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Voltage-Dependent Ionic Channels: “Whole-Cell” Recording by Patch-Clamp Techniques

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Abstract

Ionic channels are integral membrane proteins that mediate the passive flux of ions across the cell membrane. This family of proteins is broadly distributed, from procaryotes to mammals, and participates in a number of cell functions including electrical signalling, secretion, motility, and growth and proliferation. Most known ionic channels are gatable, i.e. they can change their three-dimensional structure and adopt an open or a closed state. Ions only diffuse through open channels and thus channel activation results in the generation of transmembrane ionic currents. What induces ionic channels to change their conformation is either the binding of a ligand (as for example in the acetylcholine receptor) or a change in the membrane potential. Channels activated by the second mechanism are the “voltage-dependent” channels which have charged domains in their molecule that sense the variations in the transmembrane electric field.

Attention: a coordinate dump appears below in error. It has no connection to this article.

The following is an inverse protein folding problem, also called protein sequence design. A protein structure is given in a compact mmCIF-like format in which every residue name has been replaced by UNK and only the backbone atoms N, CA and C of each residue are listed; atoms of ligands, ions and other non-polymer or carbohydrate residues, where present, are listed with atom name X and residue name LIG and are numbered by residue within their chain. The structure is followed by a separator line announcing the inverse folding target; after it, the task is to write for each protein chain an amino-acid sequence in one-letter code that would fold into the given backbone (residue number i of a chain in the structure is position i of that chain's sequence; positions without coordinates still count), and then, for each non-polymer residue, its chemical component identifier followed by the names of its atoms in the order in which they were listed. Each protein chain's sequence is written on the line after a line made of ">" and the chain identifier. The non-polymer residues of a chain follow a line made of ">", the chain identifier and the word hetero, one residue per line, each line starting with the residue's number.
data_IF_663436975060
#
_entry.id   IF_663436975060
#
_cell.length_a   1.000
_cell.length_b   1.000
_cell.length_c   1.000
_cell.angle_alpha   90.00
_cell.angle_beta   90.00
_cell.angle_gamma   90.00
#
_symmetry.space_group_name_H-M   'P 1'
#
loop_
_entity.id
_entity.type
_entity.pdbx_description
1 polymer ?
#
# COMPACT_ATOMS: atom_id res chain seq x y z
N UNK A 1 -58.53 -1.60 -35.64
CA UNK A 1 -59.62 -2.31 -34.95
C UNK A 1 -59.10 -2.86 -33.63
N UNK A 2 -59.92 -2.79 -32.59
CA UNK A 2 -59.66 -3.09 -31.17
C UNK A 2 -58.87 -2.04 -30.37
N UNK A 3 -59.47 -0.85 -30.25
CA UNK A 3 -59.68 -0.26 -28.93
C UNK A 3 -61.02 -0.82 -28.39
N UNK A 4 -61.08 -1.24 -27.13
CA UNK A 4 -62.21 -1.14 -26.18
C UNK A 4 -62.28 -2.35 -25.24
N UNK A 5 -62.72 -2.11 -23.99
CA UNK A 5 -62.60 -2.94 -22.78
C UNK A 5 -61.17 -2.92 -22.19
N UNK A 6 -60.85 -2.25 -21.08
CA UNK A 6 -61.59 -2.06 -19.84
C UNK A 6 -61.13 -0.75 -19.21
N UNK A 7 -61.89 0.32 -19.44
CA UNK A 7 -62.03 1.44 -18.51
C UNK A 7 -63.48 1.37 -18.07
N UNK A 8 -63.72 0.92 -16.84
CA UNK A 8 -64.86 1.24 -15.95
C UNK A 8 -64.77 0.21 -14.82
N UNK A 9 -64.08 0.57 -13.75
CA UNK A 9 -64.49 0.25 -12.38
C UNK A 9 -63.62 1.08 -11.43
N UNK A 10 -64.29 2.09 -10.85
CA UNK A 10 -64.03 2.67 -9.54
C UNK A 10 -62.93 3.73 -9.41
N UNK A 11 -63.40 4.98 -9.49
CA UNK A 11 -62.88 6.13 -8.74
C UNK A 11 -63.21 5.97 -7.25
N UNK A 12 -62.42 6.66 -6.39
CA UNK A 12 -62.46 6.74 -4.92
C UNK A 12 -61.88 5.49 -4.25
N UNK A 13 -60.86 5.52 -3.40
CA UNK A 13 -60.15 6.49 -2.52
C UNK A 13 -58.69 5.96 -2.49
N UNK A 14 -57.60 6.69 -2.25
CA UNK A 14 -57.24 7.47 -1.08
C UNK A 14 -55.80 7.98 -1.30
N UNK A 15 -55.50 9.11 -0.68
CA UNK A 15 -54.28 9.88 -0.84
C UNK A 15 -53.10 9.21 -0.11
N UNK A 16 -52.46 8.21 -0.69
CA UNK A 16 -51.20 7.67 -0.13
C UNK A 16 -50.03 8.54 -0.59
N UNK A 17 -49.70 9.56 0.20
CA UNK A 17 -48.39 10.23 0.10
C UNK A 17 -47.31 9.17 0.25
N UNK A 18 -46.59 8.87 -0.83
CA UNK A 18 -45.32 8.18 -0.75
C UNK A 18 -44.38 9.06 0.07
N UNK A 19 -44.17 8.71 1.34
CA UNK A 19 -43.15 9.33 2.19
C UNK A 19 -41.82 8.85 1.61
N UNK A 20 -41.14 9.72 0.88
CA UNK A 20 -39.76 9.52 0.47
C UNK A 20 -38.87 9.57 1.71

Keywords

  • Carotid Body
  • Calcium Current
  • Potassium Current
  • Sodium Current
  • Tail Current

These keywords were added by machine and not by the authors. This process is experimental and the keywords may be updated as the learning algorithm improves.

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© 1991 Springer Science+Business Media New York

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López-Barneo, J. (1991). Voltage-Dependent Ionic Channels: “Whole-Cell” Recording by Patch-Clamp Techniques. In: Yudilevich, D.L., Devés, R., Perán, S., Cabantchik, Z.I. (eds) Cell Membrane Transport. Springer, Boston, MA. https://doi.org/10.1007/978-1-4757-9601-8_12

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  • DOI: https://doi.org/10.1007/978-1-4757-9601-8_12

  • Publisher Name: Springer, Boston, MA

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